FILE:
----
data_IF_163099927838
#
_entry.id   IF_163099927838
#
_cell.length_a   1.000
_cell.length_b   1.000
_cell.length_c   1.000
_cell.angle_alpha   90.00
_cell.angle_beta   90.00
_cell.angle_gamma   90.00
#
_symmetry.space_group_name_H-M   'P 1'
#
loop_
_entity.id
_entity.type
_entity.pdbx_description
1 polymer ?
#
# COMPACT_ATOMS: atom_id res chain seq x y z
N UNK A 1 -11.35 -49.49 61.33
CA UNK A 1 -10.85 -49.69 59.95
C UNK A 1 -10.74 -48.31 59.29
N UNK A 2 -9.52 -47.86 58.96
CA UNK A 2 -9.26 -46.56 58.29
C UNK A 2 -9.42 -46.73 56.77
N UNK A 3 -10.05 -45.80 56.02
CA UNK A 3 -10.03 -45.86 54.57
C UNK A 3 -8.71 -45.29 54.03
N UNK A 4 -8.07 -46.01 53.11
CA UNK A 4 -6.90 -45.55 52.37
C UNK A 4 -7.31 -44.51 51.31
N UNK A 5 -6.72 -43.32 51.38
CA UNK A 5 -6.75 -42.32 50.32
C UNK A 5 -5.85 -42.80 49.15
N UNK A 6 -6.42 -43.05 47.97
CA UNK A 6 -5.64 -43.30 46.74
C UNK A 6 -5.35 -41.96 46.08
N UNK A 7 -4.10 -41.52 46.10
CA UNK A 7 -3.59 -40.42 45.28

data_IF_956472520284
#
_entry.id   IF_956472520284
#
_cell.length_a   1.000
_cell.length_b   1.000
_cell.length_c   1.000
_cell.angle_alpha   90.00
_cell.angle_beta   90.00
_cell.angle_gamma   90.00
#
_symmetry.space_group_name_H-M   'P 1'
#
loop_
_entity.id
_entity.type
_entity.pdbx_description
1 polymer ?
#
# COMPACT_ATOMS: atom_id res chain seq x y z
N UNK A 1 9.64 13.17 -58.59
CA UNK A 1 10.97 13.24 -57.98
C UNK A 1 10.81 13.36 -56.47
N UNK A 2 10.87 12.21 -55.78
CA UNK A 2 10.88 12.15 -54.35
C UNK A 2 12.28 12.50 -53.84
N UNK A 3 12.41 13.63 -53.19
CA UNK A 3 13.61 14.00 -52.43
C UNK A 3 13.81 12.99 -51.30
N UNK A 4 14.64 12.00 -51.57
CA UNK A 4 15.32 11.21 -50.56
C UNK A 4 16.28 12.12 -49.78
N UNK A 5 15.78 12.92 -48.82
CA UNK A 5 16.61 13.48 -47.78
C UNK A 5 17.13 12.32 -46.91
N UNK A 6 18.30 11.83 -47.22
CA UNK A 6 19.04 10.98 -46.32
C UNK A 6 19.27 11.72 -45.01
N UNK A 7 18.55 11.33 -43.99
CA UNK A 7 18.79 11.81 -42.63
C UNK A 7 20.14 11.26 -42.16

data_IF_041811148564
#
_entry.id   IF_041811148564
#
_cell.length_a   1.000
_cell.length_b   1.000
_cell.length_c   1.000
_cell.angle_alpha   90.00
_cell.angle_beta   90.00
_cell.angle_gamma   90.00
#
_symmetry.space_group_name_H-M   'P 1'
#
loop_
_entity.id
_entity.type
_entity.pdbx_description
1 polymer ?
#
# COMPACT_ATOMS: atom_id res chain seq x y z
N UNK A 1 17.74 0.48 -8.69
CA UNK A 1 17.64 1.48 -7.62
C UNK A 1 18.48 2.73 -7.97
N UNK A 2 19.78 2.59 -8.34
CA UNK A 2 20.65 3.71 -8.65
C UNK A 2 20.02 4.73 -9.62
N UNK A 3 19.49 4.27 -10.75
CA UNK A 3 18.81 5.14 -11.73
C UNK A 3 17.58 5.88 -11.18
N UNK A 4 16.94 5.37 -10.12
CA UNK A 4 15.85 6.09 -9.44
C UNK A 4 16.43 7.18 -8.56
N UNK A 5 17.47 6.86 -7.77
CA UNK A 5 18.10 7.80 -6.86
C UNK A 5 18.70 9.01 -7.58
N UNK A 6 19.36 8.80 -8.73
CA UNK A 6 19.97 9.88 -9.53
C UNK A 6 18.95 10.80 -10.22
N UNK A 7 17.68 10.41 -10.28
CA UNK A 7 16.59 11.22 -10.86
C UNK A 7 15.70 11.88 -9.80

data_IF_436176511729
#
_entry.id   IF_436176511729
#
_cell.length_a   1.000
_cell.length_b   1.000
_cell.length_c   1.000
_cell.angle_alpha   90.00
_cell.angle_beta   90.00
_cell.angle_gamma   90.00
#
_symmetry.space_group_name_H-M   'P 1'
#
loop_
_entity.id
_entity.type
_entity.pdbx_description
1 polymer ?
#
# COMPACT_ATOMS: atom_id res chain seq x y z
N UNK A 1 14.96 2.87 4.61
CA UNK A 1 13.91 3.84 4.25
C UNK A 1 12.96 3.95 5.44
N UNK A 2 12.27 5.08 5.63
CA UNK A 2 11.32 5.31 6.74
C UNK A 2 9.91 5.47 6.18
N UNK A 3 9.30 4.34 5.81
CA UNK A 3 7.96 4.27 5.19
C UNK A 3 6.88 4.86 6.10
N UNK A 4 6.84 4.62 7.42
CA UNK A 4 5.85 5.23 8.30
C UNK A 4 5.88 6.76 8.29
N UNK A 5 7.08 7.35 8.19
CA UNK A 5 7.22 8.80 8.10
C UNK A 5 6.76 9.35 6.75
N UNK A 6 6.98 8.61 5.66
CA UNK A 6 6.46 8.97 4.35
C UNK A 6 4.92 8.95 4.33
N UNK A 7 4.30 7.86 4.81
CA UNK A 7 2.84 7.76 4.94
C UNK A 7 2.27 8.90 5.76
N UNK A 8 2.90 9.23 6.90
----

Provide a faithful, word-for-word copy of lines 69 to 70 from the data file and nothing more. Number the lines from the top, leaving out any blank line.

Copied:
C UNK A 3 13.81 12.99 -51.30
N UNK A 4 14.64 12.00 -51.57